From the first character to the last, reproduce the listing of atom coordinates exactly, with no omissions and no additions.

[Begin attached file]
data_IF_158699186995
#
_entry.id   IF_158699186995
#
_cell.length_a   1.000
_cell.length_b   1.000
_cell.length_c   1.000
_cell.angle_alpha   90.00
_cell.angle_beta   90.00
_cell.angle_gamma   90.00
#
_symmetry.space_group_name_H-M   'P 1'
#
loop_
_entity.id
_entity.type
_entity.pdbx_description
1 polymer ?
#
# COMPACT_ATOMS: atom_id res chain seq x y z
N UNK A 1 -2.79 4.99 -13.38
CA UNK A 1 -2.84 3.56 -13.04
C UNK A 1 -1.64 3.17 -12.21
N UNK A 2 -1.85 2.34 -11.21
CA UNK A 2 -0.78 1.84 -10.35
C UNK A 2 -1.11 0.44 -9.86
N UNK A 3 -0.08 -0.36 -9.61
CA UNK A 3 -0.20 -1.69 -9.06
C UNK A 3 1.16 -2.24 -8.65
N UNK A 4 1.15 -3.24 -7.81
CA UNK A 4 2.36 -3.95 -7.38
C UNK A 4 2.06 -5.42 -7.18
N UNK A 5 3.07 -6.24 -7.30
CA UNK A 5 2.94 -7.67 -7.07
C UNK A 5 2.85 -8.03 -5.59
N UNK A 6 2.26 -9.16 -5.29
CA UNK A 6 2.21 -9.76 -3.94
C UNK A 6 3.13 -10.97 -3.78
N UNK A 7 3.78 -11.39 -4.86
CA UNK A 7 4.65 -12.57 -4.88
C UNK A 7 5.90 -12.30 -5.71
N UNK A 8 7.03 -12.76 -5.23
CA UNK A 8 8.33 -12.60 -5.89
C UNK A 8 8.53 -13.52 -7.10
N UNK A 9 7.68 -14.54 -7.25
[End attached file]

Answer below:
data_IF_158699186995
#
_entry.id   IF_158699186995
#
_cell.length_a   1.000
_cell.length_b   1.000
_cell.length_c   1.000
_cell.angle_alpha   90.00
_cell.angle_beta   90.00
_cell.angle_gamma   90.00
#
_symmetry.space_group_name_H-M   'P 1'
#
loop_
_entity.id
_entity.type
_entity.pdbx_description
1 polymer ?
#
# COMPACT_ATOMS: atom_id res chain seq x y z
N UNK A 1 -2.79 4.99 -13.38
CA UNK A 1 -2.84 3.56 -13.04
C UNK A 1 -1.64 3.17 -12.21
N UNK A 2 -1.85 2.34 -11.21
CA UNK A 2 -0.78 1.84 -10.35
C UNK A 2 -1.11 0.44 -9.86
N UNK A 3 -0.08 -0.36 -9.61
CA UNK A 3 -0.20 -1.69 -9.06
C UNK A 3 1.16 -2.24 -8.65
N UNK A 4 1.15 -3.24 -7.81
CA UNK A 4 2.36 -3.95 -7.38
C UNK A 4 2.06 -5.42 -7.18
N UNK A 5 3.07 -6.24 -7.30
CA UNK A 5 2.94 -7.67 -7.07
C UNK A 5 2.85 -8.03 -5.59
N UNK A 6 2.26 -9.16 -5.29
CA UNK A 6 2.21 -9.76 -3.94
C UNK A 6 3.13 -10.97 -3.78
N UNK A 7 3.78 -11.39 -4.86
CA UNK A 7 4.65 -12.57 -4.88
C UNK A 7 5.90 -12.30 -5.71
N UNK A 8 7.03 -12.76 -5.23
CA UNK A 8 8.33 -12.60 -5.89
C UNK A 8 8.53 -13.52 -7.10
N UNK A 9 7.68 -14.54 -7.25